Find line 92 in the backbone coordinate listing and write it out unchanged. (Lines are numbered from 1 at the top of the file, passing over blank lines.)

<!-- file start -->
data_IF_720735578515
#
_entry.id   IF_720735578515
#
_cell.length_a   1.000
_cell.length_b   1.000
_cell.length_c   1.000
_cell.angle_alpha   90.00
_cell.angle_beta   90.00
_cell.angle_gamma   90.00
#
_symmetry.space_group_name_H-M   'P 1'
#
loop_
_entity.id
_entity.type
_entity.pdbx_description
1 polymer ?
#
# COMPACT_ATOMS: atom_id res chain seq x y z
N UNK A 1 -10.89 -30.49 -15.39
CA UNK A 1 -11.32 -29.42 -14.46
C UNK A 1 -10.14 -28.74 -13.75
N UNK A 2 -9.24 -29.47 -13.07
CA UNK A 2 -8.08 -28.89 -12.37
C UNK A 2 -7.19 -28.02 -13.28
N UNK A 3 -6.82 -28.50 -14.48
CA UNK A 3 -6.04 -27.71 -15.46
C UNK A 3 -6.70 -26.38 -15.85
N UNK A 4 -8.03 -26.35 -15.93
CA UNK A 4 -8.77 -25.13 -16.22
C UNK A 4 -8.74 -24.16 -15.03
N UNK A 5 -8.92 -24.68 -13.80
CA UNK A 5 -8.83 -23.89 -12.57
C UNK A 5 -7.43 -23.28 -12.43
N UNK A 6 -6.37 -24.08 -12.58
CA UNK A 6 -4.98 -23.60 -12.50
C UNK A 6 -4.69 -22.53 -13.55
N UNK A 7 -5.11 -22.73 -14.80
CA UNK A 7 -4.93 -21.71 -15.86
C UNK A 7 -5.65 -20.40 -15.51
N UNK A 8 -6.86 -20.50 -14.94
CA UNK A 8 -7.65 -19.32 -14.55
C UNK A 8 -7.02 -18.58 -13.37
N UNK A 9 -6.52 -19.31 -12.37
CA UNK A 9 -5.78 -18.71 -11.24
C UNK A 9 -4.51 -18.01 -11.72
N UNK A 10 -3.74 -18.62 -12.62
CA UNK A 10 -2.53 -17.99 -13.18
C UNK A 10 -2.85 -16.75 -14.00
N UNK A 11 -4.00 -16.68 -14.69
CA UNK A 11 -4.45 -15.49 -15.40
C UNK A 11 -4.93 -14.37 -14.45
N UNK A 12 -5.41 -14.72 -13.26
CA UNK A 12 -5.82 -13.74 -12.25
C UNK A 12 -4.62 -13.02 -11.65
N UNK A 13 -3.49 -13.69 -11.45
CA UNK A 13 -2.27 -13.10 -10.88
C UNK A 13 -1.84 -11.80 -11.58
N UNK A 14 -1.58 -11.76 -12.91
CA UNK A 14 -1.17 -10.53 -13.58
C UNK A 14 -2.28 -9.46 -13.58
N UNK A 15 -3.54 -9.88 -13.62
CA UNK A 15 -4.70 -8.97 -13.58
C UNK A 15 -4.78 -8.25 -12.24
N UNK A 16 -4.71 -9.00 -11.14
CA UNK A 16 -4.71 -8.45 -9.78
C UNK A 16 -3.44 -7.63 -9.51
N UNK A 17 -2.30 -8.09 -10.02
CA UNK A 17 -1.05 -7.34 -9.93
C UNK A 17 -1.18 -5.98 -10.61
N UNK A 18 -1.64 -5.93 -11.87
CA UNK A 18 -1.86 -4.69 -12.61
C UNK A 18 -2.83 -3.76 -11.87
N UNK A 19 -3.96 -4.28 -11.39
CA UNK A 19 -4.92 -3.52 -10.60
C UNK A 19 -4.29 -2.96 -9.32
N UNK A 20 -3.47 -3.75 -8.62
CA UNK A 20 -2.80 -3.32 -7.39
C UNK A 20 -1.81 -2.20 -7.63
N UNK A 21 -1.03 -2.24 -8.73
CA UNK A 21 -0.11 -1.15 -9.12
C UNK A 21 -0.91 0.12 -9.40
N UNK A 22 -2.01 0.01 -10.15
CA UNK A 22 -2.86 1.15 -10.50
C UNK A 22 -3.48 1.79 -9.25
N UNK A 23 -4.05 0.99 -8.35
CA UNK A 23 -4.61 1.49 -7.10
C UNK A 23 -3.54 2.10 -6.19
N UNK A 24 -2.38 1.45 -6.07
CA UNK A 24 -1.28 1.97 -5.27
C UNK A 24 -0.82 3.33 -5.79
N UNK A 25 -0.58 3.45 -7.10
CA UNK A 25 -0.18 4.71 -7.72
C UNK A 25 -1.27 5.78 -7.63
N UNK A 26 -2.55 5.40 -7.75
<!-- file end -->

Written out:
C UNK A 24 -0.82 3.33 -5.79